The Clifton Suspension Bridge Visitor Centre felt that even though they have had
‘no feedback that customers have come here with the help of Bristol Legible City ’the signs were generally very helpful.

Survey of usage

The first independent survey of the signage system since installation offers encouraging results for Bristol Legible City. The biennial Bristol Visitor Survey, undertaken by South West Tourism on behalf of Bristol Tourism and Conference Bureau, which looks at road and pedestrian signs, maps and information boards among other points, found that 61.3 per cent of visitors said that Bristol ’s pedestrian signs were either good or very good (8.2 per cent found them poor or very poor).Out of an optimum score of 5, the average was 3.84 this figure shows an increase from 3.44, the average score in 1999.The results were less encouraging for maps and information boards where 36.6 per cent found them good/very good while 13.4 per cent found them poor or very poor. Out of an optimum score of 5, the average was 3.48. An increase from 1999 when it was 3.20 the average score in 1999. However, over one-third of respondents had no opinion. John Hallett, BTCB director, said:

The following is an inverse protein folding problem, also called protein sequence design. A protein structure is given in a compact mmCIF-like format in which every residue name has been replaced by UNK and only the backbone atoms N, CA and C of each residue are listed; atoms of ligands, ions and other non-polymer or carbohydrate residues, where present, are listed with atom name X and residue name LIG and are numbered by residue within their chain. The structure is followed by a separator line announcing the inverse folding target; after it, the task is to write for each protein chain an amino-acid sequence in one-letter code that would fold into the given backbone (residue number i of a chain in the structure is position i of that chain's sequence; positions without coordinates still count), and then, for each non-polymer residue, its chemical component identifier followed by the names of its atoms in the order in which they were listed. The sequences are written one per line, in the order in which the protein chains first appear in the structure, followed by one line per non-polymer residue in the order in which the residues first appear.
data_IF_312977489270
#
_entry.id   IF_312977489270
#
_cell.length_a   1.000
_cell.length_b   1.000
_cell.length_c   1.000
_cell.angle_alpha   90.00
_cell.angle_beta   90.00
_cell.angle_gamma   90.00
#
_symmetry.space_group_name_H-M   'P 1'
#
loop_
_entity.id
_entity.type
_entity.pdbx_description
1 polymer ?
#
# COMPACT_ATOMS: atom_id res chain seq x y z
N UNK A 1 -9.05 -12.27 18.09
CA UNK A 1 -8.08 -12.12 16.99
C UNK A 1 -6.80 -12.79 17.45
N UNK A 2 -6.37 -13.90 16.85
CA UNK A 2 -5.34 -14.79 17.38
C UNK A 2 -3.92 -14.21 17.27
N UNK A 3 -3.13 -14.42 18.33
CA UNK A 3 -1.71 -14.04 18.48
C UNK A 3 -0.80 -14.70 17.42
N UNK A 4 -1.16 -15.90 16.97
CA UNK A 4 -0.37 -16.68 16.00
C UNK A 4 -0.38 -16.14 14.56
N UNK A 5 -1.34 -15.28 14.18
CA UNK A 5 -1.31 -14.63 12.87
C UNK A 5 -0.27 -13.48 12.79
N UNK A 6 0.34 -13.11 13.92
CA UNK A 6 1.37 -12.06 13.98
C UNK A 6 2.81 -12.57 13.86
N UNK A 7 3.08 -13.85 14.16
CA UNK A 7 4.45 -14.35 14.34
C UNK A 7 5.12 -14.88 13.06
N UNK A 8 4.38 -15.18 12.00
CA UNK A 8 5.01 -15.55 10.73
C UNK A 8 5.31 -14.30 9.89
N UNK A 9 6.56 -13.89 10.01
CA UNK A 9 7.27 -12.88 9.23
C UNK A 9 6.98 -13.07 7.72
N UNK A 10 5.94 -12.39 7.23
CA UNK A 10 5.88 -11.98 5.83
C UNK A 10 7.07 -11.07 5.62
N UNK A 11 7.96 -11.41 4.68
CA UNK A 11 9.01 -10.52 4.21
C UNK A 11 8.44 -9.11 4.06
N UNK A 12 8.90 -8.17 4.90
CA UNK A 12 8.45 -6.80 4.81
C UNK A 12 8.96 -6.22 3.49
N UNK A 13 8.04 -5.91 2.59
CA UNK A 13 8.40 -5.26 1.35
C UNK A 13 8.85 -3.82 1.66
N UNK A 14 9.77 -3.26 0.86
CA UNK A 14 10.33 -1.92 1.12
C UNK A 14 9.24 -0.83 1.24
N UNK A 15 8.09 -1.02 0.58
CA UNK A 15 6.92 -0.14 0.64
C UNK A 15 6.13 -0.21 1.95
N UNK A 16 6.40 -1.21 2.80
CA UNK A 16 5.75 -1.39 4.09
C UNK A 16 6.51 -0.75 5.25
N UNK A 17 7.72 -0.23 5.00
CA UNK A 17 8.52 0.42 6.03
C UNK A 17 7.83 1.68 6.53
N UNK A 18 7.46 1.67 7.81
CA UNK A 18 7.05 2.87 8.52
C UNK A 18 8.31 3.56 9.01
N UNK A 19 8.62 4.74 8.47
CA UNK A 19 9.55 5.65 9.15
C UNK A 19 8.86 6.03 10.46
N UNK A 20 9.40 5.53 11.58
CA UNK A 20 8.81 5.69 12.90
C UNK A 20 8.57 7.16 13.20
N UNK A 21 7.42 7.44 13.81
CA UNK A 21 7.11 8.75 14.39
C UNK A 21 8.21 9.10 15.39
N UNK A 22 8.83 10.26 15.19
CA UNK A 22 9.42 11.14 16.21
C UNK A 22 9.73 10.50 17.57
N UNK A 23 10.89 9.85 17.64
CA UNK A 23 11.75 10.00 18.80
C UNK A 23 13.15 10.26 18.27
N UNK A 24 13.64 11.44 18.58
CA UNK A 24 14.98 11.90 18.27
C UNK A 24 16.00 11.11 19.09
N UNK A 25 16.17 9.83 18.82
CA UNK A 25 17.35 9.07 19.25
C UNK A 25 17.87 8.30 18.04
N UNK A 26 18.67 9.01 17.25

I think visitors are often under less pressure with time and hence are sometimes less likely to take signage, and their interaction with it, in their stride. I think that the results are encouraging and show a higher level of satisfaction than we saw two years ago but indicate that good street signage is but one part of the total information service that today’s discriminating tourist expects.’

There has been some criticism of the signs. At-Bristol have commented that it has not been beneficial for their leisure and tourism. Using the delay in introducing good vehicular signing as a key reason, there is a sense of frustration in not seeing adequate Brown and White signing, and see Bristol Legible City as responsible for this delay. However, since October 2002, the Brown and White signs throughout the city have been given priority and the complete overall of the system is underway.